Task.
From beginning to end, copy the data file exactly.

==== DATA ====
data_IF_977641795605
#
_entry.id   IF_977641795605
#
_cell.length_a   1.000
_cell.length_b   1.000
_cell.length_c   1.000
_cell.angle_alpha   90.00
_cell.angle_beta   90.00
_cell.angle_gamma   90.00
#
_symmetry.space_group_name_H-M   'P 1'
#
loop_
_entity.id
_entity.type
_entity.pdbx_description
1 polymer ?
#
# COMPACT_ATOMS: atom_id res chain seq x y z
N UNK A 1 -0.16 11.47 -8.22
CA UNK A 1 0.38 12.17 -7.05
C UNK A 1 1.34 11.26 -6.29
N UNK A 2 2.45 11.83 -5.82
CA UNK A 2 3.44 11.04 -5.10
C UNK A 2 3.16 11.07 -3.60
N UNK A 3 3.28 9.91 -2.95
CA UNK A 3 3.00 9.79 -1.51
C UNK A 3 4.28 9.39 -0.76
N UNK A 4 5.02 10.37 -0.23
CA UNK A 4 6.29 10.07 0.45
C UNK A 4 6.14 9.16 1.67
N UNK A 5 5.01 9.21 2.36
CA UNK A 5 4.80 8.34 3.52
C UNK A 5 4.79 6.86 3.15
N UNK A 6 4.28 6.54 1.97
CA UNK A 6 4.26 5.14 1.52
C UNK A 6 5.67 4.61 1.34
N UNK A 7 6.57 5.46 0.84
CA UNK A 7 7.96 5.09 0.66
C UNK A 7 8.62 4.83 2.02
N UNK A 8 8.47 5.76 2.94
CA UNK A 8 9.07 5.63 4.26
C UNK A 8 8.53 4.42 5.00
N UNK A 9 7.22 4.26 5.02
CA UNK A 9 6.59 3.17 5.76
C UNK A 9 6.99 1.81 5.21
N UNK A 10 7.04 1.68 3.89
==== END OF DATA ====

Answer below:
data_IF_977641795605
#
_entry.id   IF_977641795605
#
_cell.length_a   1.000
_cell.length_b   1.000
_cell.length_c   1.000
_cell.angle_alpha   90.00
_cell.angle_beta   90.00
_cell.angle_gamma   90.00
#
_symmetry.space_group_name_H-M   'P 1'
#
loop_
_entity.id
_entity.type
_entity.pdbx_description
1 polymer ?
#
# COMPACT_ATOMS: atom_id res chain seq x y z
N UNK A 1 -0.16 11.47 -8.22
CA UNK A 1 0.38 12.17 -7.05
C UNK A 1 1.34 11.26 -6.29
N UNK A 2 2.45 11.83 -5.82
CA UNK A 2 3.44 11.04 -5.10
C UNK A 2 3.16 11.07 -3.60
N UNK A 3 3.28 9.91 -2.95
CA UNK A 3 3.00 9.79 -1.51
C UNK A 3 4.28 9.39 -0.76
N UNK A 4 5.02 10.37 -0.23
CA UNK A 4 6.29 10.07 0.45
C UNK A 4 6.14 9.16 1.67
N UNK A 5 5.01 9.21 2.36
CA UNK A 5 4.80 8.34 3.52
C UNK A 5 4.79 6.86 3.15
N UNK A 6 4.28 6.54 1.97
CA UNK A 6 4.26 5.14 1.52
C UNK A 6 5.67 4.61 1.34
N UNK A 7 6.57 5.46 0.84
CA UNK A 7 7.96 5.09 0.66
C UNK A 7 8.62 4.83 2.02
N UNK A 8 8.47 5.76 2.94
CA UNK A 8 9.07 5.63 4.26
C UNK A 8 8.53 4.42 5.00
N UNK A 9 7.22 4.26 5.02
CA UNK A 9 6.59 3.17 5.76
C UNK A 9 6.99 1.81 5.21
N UNK A 10 7.04 1.68 3.89